• Re:No, you won't (Score:4, Insightful)

    by Ragzouken (943900) on Friday November 27, 2009 @10:32AM (#30245268)

    Just so you know, a linebreak does not constitute an adequate chance to respond to your first question. Do you understand?

    I'll take that as a yes.

  • by Anonymous Coward on Friday November 27, 2009 @10:41AM (#30245328)

    When films become unprofitable to make then there won't be anything to pirate. Can't happen?

    Can't happen. What you're effectively saying is that people will stop expressing themselves. Sure, 250 million dollar movies may be a fluke, an aberration never to return, but people will keep making movies, and they will be interesting, funny, engaging, soothing, provoking and everything you can imagine, because that's human nature. There's an abundance of information out there. You couldn't possibly consume a percent of all music, not even a percent of all music you like. Even watching movies 24/7 would leave you with a quickly growing stack of movies that you haven't seen. You haven't heard all the good jokes in the world and you never will. There are pictures that are world famous that you'll never know exist, many created by people who didn't have copyright protection, much less the obscene appropriation of public domain that passes as copyright today. To postulate that piracy will end content production is ridiculous. "Home taping kills music." Yeah, it sure did, didn't it?

  • Re:Flamebait (Score:2, Insightful)

    by Anonymous Coward on Friday November 27, 2009 @10:42AM (#30245336)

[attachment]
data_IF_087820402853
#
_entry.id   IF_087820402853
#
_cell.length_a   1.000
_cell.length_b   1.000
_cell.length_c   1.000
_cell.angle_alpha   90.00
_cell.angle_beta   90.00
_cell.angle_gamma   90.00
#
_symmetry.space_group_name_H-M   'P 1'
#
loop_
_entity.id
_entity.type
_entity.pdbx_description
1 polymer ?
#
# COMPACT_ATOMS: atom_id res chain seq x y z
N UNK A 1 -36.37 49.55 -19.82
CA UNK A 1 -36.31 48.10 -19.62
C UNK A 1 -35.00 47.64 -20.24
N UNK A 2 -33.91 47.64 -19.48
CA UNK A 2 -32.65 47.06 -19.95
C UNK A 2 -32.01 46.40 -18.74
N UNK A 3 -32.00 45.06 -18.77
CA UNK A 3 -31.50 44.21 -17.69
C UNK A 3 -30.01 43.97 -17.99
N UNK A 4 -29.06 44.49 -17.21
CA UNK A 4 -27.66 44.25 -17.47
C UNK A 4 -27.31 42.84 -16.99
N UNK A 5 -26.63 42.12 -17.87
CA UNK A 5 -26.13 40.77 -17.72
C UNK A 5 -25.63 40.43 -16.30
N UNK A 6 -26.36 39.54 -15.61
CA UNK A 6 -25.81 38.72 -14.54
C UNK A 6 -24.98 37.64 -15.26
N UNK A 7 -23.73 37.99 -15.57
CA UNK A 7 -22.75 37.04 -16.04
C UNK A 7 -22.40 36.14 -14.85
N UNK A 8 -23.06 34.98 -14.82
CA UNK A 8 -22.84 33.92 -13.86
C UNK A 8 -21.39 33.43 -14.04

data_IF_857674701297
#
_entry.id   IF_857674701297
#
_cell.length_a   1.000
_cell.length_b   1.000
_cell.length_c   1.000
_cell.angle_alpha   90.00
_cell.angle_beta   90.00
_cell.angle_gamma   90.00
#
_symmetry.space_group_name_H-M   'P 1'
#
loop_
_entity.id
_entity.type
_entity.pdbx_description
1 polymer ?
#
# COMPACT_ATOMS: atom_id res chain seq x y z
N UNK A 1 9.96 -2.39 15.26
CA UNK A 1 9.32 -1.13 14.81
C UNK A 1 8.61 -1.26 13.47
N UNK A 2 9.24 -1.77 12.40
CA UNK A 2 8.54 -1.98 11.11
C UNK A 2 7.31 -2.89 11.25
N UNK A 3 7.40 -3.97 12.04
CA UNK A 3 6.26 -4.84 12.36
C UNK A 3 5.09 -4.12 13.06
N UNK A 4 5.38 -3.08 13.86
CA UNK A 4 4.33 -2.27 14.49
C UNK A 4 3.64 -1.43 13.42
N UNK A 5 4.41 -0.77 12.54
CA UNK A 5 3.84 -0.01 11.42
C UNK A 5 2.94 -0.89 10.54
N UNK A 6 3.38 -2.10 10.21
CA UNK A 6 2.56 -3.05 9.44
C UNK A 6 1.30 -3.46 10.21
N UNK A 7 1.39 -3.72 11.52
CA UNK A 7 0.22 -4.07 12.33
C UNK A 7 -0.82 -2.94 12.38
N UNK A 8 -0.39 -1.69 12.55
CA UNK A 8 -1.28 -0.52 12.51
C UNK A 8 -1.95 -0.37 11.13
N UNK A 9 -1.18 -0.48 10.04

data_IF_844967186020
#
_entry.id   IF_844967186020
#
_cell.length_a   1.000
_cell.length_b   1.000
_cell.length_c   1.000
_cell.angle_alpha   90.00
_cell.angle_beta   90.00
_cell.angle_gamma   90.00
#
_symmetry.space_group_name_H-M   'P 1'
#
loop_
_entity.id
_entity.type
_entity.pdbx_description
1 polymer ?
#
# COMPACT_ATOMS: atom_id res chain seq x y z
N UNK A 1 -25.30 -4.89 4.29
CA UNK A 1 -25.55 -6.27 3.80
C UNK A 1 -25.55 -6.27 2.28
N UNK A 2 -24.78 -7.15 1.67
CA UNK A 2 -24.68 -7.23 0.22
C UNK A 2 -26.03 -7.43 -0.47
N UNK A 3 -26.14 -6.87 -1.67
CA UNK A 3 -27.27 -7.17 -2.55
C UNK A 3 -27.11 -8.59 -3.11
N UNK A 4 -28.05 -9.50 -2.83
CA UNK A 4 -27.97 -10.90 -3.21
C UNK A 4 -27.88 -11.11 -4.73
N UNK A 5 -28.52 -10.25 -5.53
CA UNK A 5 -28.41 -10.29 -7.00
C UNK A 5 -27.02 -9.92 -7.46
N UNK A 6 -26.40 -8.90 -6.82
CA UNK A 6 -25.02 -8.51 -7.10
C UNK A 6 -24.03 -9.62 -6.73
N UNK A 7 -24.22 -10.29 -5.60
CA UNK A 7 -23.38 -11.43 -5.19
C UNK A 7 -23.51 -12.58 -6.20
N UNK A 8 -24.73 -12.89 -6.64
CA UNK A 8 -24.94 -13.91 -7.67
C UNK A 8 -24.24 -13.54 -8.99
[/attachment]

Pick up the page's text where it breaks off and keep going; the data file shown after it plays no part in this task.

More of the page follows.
That's why this is not about companies looking for IPs in P2P networks.

    It's about a court actually granting discovery on 30.000 IP addresses, a political elite valuing perceived security over freedom and a populace that doesn't appear to care whatsoever, welcoming it even.

    It's certainly not 1984, but equally abominable nonetheless.

  • by erroneus (253617) on Friday November 27, 2009 @11:15AM (#30245602) Homepage

    I find it fascinating and amusing that people fail to appreciate that people are quite naturally creative and expressive. That some fairly small group of people has effectively taken control of that and made it into an industry worshipped by the masses is something that happened after the fact. Creativity and expressiveness enabled the industry. The industry does more to control and limit creativity and expressiveness than it does to encourage it. In fact, many ideas and concepts (both good and bad) are kept silent by the industrialists. One only has to point to Firefly and a few others to see how it happens.

    There will always be some people who will do it for fun instead of profit. Always.

    The industrialists are simply too greedy and do not appreciate the peril they bring upon themselves. They have made lots of money over the past 20 years... their best years so far. The problem is that it is not enough for them. "Growth" is their metric for success. There is no perceived cap or saturation point in their business vision. If anything slows their growth, they will find a way to destroy it or use it as an excuse to get more legislation written in their favor.